In the months after our second son was born, one of the things we did in an attempt to make life feel less overwhelming was to hire someone to do our yard work. It was a big relief every two weeks to have our lawn neatly mowed and all the leaves blown away. I’ll be honest, Andrew had been doing the majority of our yard work so that burden hadn’t been on me anyway, but anything taken off our pile of collective responsibilities felt like a lightened load for both of us.
In February 2020, our home’s carbon footprint was 64% lower than it was in February 2019. In June 2020, our home’s carbon footprint was 61% lower than it was in June 2019. I love our solar panels, but they only accounted for 6% of the February difference and 39% of the June difference. The real game changer?
Happy 2021! This year is starting out looking a lot more like 2020 than we’d like, but brighter days are on the horizon. Between the pandemic and a momentous election followed by a momentous runoff, I haven’t posted here lately, but doing what we can to turn the tide on climate change is more importantContinue reading “A Delicious New Year’s Resolution for a Livable World”
One of the things I value most about Citizens’ Climate Lobby, where I volunteer, is their/our commitment to bipartisanship. In the midst of a bitterly divided government, where it seems harder for Congress to work together toward common goals than for me to get my three-year-old to listen, CCL has developed, in conjunction with many economists and scientists as well as politicians of both parties, a revenue-neutral carbon fee and dividend bill that is projected to lower emissions by 40% in the next 12 years and 90% by 2050.
There are a lot of things most of us sorely miss from before the pandemic: hugging our friends and family, eating at restaurants, hosting parties…but I don’t think any of us would say we miss rush hour traffic. I don’t think most people miss work related travel. Coronavirus related lockdowns caused record drops in carbon emissions this year, in large part related to decreases in emissions from transportation and travel. Climate scientists aren’t too optimistic about this temporary drop having much of an impact on the overall catastrophic level of carbon we’ve put into the atmosphere if we just go back to “normal” when the pandemic is over, but what if we carry forward some of our more sustainable habits from this time of crisis?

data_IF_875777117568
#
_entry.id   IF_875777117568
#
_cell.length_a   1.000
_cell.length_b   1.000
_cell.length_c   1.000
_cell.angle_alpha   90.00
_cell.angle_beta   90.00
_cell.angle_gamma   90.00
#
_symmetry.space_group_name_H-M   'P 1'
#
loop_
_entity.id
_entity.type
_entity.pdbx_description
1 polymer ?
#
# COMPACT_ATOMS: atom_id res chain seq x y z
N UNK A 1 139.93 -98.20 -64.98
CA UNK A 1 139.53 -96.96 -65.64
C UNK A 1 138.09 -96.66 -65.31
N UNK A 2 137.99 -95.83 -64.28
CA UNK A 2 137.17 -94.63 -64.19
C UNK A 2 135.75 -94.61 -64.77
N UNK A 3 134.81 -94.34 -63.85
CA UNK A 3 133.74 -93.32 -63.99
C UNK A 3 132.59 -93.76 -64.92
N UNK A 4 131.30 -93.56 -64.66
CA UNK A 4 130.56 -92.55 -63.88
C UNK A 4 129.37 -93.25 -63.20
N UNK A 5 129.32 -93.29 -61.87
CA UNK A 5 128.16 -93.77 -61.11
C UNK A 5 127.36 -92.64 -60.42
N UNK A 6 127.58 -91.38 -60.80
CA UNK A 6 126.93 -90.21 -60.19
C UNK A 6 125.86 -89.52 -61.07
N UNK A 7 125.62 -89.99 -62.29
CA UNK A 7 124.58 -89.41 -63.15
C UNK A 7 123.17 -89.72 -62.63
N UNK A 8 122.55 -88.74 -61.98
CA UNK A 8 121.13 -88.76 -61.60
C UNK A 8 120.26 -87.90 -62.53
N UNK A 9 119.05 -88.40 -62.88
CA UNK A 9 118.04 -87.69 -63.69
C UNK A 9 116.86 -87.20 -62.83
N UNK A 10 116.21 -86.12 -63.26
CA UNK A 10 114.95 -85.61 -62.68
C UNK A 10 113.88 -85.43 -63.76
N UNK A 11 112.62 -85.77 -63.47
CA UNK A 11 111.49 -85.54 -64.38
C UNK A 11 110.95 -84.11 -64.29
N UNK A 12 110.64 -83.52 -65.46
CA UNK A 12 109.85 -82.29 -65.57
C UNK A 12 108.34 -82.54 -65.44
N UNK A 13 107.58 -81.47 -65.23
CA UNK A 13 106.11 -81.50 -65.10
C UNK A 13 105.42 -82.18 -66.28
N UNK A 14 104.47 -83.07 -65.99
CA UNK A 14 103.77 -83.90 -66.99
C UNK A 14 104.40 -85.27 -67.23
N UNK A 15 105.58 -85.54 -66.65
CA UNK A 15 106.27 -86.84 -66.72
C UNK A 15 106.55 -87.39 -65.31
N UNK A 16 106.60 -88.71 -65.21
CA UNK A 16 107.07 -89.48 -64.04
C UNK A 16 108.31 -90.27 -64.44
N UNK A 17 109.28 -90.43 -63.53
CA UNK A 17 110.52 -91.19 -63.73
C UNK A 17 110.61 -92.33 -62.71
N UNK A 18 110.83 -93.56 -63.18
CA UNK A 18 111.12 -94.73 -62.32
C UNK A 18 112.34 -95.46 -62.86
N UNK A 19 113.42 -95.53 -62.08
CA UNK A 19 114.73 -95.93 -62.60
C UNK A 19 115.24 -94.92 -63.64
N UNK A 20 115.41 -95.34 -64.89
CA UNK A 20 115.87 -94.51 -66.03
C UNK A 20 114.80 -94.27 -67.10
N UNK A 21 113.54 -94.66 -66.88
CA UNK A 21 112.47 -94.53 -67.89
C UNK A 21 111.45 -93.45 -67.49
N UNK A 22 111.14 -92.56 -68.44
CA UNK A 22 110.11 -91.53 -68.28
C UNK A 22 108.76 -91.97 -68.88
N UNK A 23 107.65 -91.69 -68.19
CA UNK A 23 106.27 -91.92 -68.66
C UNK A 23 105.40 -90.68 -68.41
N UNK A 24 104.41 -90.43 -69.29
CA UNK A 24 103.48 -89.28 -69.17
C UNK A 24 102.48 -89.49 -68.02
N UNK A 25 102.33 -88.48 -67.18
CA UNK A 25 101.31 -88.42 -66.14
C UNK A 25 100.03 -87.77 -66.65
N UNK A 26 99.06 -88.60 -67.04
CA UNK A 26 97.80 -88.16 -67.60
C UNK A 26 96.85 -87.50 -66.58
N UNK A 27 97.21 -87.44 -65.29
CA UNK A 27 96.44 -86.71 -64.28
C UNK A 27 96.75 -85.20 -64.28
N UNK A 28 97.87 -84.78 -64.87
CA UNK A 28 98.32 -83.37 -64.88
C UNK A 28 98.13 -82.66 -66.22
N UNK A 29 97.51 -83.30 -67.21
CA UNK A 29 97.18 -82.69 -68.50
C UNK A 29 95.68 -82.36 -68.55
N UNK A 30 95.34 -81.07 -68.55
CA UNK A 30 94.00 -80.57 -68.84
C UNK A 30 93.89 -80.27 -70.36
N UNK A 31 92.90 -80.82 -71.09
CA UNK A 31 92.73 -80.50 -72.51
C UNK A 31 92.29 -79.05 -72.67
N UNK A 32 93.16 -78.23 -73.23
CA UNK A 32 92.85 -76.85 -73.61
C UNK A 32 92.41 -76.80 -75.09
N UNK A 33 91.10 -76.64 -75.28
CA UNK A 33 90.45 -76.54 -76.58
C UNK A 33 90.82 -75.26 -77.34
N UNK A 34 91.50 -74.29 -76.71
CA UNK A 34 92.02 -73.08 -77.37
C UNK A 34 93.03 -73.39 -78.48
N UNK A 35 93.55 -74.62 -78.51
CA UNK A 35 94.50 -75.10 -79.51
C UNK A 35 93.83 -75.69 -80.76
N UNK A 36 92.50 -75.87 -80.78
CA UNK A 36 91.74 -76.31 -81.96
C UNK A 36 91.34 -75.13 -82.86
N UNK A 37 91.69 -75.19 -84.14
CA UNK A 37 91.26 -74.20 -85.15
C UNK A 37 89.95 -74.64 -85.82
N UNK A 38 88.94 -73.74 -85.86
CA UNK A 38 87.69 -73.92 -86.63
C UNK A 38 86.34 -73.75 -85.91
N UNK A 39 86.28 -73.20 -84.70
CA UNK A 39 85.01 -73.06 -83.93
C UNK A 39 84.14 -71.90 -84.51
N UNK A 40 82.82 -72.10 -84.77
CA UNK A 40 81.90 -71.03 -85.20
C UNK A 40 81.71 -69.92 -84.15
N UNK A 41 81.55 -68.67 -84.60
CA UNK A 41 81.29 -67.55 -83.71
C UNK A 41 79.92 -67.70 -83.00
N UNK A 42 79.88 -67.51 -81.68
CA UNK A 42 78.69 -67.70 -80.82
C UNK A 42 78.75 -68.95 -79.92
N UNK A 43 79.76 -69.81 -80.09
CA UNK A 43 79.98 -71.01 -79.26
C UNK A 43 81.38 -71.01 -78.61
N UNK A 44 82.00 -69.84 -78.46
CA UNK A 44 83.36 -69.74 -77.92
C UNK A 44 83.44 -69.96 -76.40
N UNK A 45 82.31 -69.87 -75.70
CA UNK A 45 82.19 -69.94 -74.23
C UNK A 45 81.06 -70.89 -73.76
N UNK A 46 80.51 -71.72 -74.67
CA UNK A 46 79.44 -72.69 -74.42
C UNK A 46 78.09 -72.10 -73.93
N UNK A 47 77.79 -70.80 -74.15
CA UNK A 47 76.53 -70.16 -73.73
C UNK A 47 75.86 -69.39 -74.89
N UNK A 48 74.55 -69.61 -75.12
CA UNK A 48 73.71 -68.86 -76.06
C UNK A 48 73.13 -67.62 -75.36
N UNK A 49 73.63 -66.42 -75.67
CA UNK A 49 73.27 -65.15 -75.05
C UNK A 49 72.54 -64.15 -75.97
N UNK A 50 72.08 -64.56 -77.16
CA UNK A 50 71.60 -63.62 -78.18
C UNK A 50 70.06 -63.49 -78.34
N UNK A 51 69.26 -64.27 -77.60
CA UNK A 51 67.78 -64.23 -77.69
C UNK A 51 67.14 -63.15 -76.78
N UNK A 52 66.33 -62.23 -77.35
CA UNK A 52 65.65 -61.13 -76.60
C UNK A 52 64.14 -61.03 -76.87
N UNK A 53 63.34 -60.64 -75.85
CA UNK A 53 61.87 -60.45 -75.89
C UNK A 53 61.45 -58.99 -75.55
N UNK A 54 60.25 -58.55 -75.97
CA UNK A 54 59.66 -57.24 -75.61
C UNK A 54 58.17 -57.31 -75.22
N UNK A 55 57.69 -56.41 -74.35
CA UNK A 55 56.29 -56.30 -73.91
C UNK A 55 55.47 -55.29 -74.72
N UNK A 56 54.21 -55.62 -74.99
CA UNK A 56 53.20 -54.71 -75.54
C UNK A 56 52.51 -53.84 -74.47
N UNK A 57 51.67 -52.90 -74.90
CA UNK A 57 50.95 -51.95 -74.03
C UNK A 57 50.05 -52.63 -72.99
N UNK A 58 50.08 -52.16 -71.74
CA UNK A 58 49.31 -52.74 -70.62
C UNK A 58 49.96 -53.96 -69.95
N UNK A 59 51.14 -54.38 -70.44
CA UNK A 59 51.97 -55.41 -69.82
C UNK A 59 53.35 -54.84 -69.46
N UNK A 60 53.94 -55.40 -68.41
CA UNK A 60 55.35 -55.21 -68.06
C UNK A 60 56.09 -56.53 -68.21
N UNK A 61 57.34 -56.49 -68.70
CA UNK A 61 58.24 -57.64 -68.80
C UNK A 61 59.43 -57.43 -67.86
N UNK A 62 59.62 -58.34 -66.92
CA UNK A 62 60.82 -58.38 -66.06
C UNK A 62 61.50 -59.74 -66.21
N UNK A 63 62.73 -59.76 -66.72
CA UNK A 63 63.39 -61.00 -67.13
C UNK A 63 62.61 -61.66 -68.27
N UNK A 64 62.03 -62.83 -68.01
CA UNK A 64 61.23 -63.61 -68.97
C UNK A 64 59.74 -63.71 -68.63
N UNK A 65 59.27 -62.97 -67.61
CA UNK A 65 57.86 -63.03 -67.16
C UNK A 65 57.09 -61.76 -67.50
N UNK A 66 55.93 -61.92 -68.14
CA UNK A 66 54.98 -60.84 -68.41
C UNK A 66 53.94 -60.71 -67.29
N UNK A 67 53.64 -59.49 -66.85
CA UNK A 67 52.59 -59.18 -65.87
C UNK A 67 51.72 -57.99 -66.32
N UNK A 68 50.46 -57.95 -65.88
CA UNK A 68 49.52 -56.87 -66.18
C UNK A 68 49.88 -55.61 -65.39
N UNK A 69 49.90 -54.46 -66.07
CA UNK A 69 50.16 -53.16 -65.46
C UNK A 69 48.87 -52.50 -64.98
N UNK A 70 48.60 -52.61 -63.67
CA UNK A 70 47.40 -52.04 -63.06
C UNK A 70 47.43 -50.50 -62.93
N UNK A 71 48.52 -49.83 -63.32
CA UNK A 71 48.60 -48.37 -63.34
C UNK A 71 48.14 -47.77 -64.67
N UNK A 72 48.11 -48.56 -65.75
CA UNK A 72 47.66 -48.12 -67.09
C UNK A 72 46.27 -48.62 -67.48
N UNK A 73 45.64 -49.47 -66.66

Georgia is home to the largest solar panel assembly plant in the Western hemisphere. The price of solar energy has plunged to a mere 4% of what it was 15 years ago, making it cheaper than coal or natural gas. So why aren’t more homeowners adopting it?
I know a lot of you are stretched thinner than ever these days between working at home and caring for kids. This post is not intended to put pressure on you! But, if you’re at home and were thinking of tackling even a very minor spring cleaning/gardening/art project, I promise that starting composting will be as easy or easier.
We’ve all seen the beautiful, almost unbelievable, images: smog-free skies in Los Angeles, canals running clear in Venice, NASA images of the dramatic drop in pollution over Wuhan. Wild animals are reclaiming areas that humans have vacated. It’s amazing that nature is so resilient as to flourish so quickly in our absence.
I don’t know about you, but I’m feeling pretty overwhelmed lately about COVID-19. It’s hard to think about much else. All of our lives have been turned upside down, the stories we’ve heard from Italy, Queens, and that we’re expecting throughout the U.S. in the coming weeks are hellish.
If you’re working hard to lower your personal carbon footprint and reduce your dependence on fossil fuels, you definitely don’t want to be lending money to coal, oil, and gas companies so that they can expand their fracking, drilling, and mining. But that’s exactly what most of us are doing. Just since the Paris Climate Accord, the world’s largest banks have funded more than $700 billion in fossil fuel projects, with JP Morgan Chase the biggest offender.